I prefer expanding existing ski areas over creating new ones whenever possible, simply because it localizes impact and keeps one more failed ski area from scarring the landscape. Nothing is more depressing than unused lift towers. However, it's not up to me what people in MT do with their land, nor should it be if their plans are well-reasoned. I prefer condos to stand-alone trophy houses that sit empty 8 months of the year. Smaller footprint.
post #25 of 33
Mike, I'm local to the Lolo Pass ski proposal. I have plenty of very valid reasons as to why this proposal is bad for the area. I know the local economy, the house prices, the ski costs. The ONLY reason for the ski hill at Lolo Pass is to make big $$$ for Tom Maclay and his merry band of investors.

Skiing already is fully legal at Lolo. You just have to earn it.

if you want lift-served skiing, Snowbowl is equidistant to downtown Missoula... and has far superior terrain, as well as IT ALREADY IS THERE and requires no further construction.

Maclay knows that he gets to develop the land at no personal cost. He just offers it up to his band of investors, who front the costs on whatever sources they have (borrowed or owned equity, doesn't really matter), and make a downright killing on the profits.

Local hotel/motel owners see $$$$ dancing in the snow. Big deal. Is there NOT more to life than increased profits? The one thing that NOBODY likes around here is the heavily increased traffic congestion that has accompanied the mallification of Missoula. a ski hill 5 miles south of Missoula would make it worse by manifold times. most folks don't think of the bother, the inconvenience, etc. this is proven by Missoula's history. most every major "development" has been met with a lot of grumbling post hoc because of the ill effects on the quality of life here.

this really is a question of "better for whom?"

and to my mind, the interests of the many -- the great majority of us who live here and would NOT be buying land at Lolo Pass Ski Resort -- far outweigh the big profit opportunity for Maclay and his band of merry investors.

one man's wealth doesn't need to be his neighbors' poison, does it?
post #26 of 33
I take neither side in this arugment, but surely a new ski resort is going to pop up here and there in America because we are a capitalistic society. But I also think it is stupid to think it would be bad to have a ski resort near you house.....

Who wouldn't want to drive five miles to go skiing? Don't people also move to resort towns just to be there and ski often? Not to mention all the jobs it creates. Shit i'd begging somebody to slap a big resort right smack here in the middle of Maryland if they could, but we don't have the luxury of Large mountains due to topographical issues with the big man (god).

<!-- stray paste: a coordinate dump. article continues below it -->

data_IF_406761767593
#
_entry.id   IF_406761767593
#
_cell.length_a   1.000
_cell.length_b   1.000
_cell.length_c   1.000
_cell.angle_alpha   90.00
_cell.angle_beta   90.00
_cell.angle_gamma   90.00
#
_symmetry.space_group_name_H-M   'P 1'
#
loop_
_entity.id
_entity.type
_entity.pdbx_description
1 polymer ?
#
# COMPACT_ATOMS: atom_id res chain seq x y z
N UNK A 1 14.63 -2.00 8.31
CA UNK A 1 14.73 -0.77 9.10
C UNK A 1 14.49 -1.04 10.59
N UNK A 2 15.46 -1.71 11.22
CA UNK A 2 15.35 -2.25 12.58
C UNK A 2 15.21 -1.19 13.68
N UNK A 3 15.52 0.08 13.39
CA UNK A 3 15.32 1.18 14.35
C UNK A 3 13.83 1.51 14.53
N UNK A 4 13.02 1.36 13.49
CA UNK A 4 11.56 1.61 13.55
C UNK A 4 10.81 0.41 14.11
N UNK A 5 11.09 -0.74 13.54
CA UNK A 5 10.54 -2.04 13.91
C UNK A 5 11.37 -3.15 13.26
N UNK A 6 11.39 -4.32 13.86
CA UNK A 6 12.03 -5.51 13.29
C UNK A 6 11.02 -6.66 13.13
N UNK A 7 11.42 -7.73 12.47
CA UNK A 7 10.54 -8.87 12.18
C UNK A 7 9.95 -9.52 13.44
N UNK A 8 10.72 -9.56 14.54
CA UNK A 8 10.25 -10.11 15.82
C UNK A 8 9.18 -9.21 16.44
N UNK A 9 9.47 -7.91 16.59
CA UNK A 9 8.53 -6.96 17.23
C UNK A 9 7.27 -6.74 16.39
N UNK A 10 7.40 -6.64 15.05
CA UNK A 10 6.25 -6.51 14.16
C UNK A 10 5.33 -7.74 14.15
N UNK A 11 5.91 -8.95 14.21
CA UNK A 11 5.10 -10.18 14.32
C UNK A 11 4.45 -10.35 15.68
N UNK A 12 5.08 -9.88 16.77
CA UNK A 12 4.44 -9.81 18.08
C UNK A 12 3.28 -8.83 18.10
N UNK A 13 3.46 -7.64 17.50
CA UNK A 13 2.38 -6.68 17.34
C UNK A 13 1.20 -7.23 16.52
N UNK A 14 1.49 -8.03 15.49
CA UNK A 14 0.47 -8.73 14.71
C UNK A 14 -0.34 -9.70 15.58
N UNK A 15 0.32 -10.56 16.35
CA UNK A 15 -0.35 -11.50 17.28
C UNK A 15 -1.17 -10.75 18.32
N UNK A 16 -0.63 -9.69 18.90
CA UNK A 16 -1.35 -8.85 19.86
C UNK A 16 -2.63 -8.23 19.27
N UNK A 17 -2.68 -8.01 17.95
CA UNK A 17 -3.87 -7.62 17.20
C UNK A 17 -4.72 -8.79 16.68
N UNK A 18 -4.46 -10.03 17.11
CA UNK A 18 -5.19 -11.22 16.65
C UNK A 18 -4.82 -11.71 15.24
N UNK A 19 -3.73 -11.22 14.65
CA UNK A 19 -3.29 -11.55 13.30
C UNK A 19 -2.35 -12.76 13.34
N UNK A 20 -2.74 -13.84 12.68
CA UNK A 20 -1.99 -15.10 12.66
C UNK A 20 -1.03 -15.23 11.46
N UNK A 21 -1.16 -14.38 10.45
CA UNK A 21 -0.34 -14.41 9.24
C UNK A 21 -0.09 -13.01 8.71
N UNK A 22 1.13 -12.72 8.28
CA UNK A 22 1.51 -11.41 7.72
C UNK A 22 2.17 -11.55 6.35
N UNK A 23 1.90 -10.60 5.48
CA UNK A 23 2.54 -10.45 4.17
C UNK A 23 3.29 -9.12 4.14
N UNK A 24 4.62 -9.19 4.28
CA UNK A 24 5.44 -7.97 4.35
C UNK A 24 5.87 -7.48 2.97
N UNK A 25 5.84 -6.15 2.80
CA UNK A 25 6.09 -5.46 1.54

In my opinion if your going to say that cutting down a forest is raping the wilderness, then why don't you get on people every time they hit a deer while driving? Or how about everytime a Boy Scout Troop chops a tree for firewood we give them a nice yelling.

My point is if your going to say cutting down tree's to make a ski resort is bad for the enviroment then your contradicting yourself by skiing on any resort in this country. Because they did the exact same thing to create all of the trails.
post #27 of 33
Quote:
Originally Posted by jstraw
Fortunately, "just because" isn't the only reason. Google "biodiversity," "stewardship" and "marker species," do some reading...buy a clue...and get back to us.
Again, the question is--how does biodiversity affect the daily lives of Americans. More applicably, how does the small loss of biodiversity due to ski resorts affect people's lives? We industrially farm and genetically engineer almost all of our food. Clearly, food production isn't really a concern for the United States. We also farm trees (which is why recycling paper doesnt really do that much good--all you're doing is causing paper companies to plant fewer trees at great cost and pollution to cities). And studies show, the U.S. has no shortage of trees. Pest control has been solved by technology. People have created scenarios where loss of one species quickly snowballs into a global loss of all species, but none of those scenarios have played out. There are millions of species out there. We lose only a small percentage every year, but many still remain. So what? We have been losing thousands of species over the past century and yet the human condition has improved dramatically. How is this loss of species adversely affecting the average American living in some random town/city other than being a moral problem for some people?
post #28 of 33
Quote:
Originally Posted by EaglesFan581
But I also think it is stupid to think it would be bad to have a ski resort near you house..... Who wouldn't want to drive five miles to go skiing? Don't people also move to resort towns just to be there and ski often? Not to mention all the jobs it creates. Shit i'd begging somebody to slap a big resort right smack here in the middle of Maryland if they could, but we don't have the luxury of Large mountains due to topographical issues with the big man (god).
ho hum. did you read my post? we already have ONE ski area 5 miles from town...http://www.montanasnowbowl.com/